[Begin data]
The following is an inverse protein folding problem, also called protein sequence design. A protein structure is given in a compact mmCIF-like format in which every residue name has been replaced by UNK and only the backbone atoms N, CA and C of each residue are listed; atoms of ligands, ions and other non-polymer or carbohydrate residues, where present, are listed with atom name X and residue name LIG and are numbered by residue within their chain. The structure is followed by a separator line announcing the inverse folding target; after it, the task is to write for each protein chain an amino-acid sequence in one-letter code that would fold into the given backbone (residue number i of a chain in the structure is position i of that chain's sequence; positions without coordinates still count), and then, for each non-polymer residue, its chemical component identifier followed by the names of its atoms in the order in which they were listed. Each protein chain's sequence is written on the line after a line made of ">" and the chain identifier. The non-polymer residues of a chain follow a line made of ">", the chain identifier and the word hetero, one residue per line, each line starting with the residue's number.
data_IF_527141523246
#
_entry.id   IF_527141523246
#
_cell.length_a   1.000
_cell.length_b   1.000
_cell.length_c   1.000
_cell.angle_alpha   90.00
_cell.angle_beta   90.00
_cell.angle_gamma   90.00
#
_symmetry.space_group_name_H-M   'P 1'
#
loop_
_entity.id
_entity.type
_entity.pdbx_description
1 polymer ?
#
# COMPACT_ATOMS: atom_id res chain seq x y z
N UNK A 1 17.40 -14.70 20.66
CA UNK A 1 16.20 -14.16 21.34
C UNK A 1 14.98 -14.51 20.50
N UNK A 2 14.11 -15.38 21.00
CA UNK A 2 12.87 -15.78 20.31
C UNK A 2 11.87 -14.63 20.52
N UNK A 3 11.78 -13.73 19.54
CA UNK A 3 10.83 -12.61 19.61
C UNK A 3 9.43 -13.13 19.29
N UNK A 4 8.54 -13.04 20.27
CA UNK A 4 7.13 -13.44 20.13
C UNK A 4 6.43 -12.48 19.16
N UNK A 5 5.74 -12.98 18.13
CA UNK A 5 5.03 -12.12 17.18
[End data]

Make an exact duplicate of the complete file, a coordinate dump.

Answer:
The following is an inverse protein folding problem, also called protein sequence design. A protein structure is given in a compact mmCIF-like format in which every residue name has been replaced by UNK and only the backbone atoms N, CA and C of each residue are listed; atoms of ligands, ions and other non-polymer or carbohydrate residues, where present, are listed with atom name X and residue name LIG and are numbered by residue within their chain. The structure is followed by a separator line announcing the inverse folding target; after it, the task is to write for each protein chain an amino-acid sequence in one-letter code that would fold into the given backbone (residue number i of a chain in the structure is position i of that chain's sequence; positions without coordinates still count), and then, for each non-polymer residue, its chemical component identifier followed by the names of its atoms in the order in which they were listed. Each protein chain's sequence is written on the line after a line made of ">" and the chain identifier. The non-polymer residues of a chain follow a line made of ">", the chain identifier and the word hetero, one residue per line, each line starting with the residue's number.
data_IF_527141523246
#
_entry.id   IF_527141523246
#
_cell.length_a   1.000
_cell.length_b   1.000
_cell.length_c   1.000
_cell.angle_alpha   90.00
_cell.angle_beta   90.00
_cell.angle_gamma   90.00
#
_symmetry.space_group_name_H-M   'P 1'
#
loop_
_entity.id
_entity.type
_entity.pdbx_description
1 polymer ?
#
# COMPACT_ATOMS: atom_id res chain seq x y z
N UNK A 1 17.40 -14.70 20.66
CA UNK A 1 16.20 -14.16 21.34
C UNK A 1 14.98 -14.51 20.50
N UNK A 2 14.11 -15.38 21.00
CA UNK A 2 12.87 -15.78 20.31
C UNK A 2 11.87 -14.63 20.52
N UNK A 3 11.78 -13.73 19.54
CA UNK A 3 10.83 -12.61 19.61
C UNK A 3 9.43 -13.13 19.29
N UNK A 4 8.54 -13.04 20.27
CA UNK A 4 7.13 -13.44 20.13
C UNK A 4 6.43 -12.48 19.16
N UNK A 5 5.74 -12.98 18.13
CA UNK A 5 5.03 -12.12 17.18